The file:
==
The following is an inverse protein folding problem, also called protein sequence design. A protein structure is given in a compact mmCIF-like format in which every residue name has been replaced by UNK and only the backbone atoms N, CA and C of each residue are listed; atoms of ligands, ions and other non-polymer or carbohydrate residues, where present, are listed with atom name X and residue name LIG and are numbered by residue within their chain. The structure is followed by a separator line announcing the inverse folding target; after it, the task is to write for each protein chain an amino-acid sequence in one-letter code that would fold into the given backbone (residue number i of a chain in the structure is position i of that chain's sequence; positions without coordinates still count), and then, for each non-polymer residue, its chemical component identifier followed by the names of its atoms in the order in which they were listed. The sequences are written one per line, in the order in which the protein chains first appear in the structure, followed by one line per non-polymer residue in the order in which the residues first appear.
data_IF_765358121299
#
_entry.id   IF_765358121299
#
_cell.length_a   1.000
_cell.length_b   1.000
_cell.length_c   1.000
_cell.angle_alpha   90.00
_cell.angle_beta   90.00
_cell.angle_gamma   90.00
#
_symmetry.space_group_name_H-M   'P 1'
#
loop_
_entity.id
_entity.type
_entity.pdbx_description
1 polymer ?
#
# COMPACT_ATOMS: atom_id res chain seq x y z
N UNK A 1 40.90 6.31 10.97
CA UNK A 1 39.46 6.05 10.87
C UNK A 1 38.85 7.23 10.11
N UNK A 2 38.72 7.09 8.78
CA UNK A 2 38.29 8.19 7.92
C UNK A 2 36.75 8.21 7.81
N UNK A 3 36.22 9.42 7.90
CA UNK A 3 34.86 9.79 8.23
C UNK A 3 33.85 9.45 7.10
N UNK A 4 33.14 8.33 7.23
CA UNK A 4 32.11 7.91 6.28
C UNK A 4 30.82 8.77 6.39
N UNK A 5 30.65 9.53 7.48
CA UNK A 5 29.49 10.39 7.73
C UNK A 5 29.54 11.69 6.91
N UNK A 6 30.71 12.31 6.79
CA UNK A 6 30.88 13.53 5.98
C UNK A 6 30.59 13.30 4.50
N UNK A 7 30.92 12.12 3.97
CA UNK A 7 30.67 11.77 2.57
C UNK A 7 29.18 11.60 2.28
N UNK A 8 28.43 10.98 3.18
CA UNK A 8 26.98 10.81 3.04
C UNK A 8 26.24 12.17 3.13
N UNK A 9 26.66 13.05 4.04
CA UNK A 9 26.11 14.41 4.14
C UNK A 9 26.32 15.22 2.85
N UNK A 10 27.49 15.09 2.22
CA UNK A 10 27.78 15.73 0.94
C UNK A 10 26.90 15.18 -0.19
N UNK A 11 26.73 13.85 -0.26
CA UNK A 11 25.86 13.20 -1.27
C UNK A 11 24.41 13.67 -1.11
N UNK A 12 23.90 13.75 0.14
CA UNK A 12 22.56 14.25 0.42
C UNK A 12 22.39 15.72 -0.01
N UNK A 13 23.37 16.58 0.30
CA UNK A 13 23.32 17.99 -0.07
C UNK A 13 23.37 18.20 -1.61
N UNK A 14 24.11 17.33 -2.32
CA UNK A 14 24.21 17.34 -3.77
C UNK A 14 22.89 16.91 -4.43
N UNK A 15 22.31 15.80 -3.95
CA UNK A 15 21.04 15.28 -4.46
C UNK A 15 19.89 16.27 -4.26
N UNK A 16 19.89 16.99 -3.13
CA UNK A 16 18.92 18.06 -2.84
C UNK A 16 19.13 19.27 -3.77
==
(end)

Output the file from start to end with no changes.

The following is an inverse protein folding problem, also called protein sequence design. A protein structure is given in a compact mmCIF-like format in which every residue name has been replaced by UNK and only the backbone atoms N, CA and C of each residue are listed; atoms of ligands, ions and other non-polymer or carbohydrate residues, where present, are listed with atom name X and residue name LIG and are numbered by residue within their chain. The structure is followed by a separator line announcing the inverse folding target; after it, the task is to write for each protein chain an amino-acid sequence in one-letter code that would fold into the given backbone (residue number i of a chain in the structure is position i of that chain's sequence; positions without coordinates still count), and then, for each non-polymer residue, its chemical component identifier followed by the names of its atoms in the order in which they were listed. The sequences are written one per line, in the order in which the protein chains first appear in the structure, followed by one line per non-polymer residue in the order in which the residues first appear.
data_IF_765358121299
#
_entry.id   IF_765358121299
#
_cell.length_a   1.000
_cell.length_b   1.000
_cell.length_c   1.000
_cell.angle_alpha   90.00
_cell.angle_beta   90.00
_cell.angle_gamma   90.00
#
_symmetry.space_group_name_H-M   'P 1'
#
loop_
_entity.id
_entity.type
_entity.pdbx_description
1 polymer ?
#
# COMPACT_ATOMS: atom_id res chain seq x y z
N UNK A 1 40.90 6.31 10.97
CA UNK A 1 39.46 6.05 10.87
C UNK A 1 38.85 7.23 10.11
N UNK A 2 38.72 7.09 8.78
CA UNK A 2 38.29 8.19 7.92
C UNK A 2 36.75 8.21 7.81
N UNK A 3 36.22 9.42 7.90
CA UNK A 3 34.86 9.79 8.23
C UNK A 3 33.85 9.45 7.10
N UNK A 4 33.14 8.33 7.23
CA UNK A 4 32.11 7.91 6.28
C UNK A 4 30.82 8.77 6.39
N UNK A 5 30.65 9.53 7.48
CA UNK A 5 29.49 10.39 7.73
C UNK A 5 29.54 11.69 6.91
N UNK A 6 30.71 12.31 6.79
CA UNK A 6 30.88 13.53 5.98
C UNK A 6 30.59 13.30 4.50
N UNK A 7 30.92 12.12 3.97
CA UNK A 7 30.67 11.77 2.57
C UNK A 7 29.18 11.60 2.28
N UNK A 8 28.43 10.98 3.18
CA UNK A 8 26.98 10.81 3.04
C UNK A 8 26.24 12.17 3.13
N UNK A 9 26.66 13.05 4.04
CA UNK A 9 26.11 14.41 4.14
C UNK A 9 26.32 15.22 2.85
N UNK A 10 27.49 15.09 2.22
CA UNK A 10 27.78 15.73 0.94
C UNK A 10 26.90 15.18 -0.19
N UNK A 11 26.73 13.85 -0.26
CA UNK A 11 25.86 13.20 -1.27
C UNK A 11 24.41 13.67 -1.11
N UNK A 12 23.90 13.75 0.14
CA UNK A 12 22.56 14.25 0.42
C UNK A 12 22.39 15.72 -0.01
N UNK A 13 23.37 16.58 0.30
CA UNK A 13 23.32 17.99 -0.07
C UNK A 13 23.37 18.20 -1.61
N UNK A 14 24.11 17.33 -2.32
CA UNK A 14 24.21 17.34 -3.77
C UNK A 14 22.89 16.91 -4.43
N UNK A 15 22.31 15.80 -3.95
CA UNK A 15 21.04 15.28 -4.46
C UNK A 15 19.89 16.27 -4.26
N UNK A 16 19.89 16.99 -3.13
CA UNK A 16 18.92 18.06 -2.84
C UNK A 16 19.13 19.27 -3.77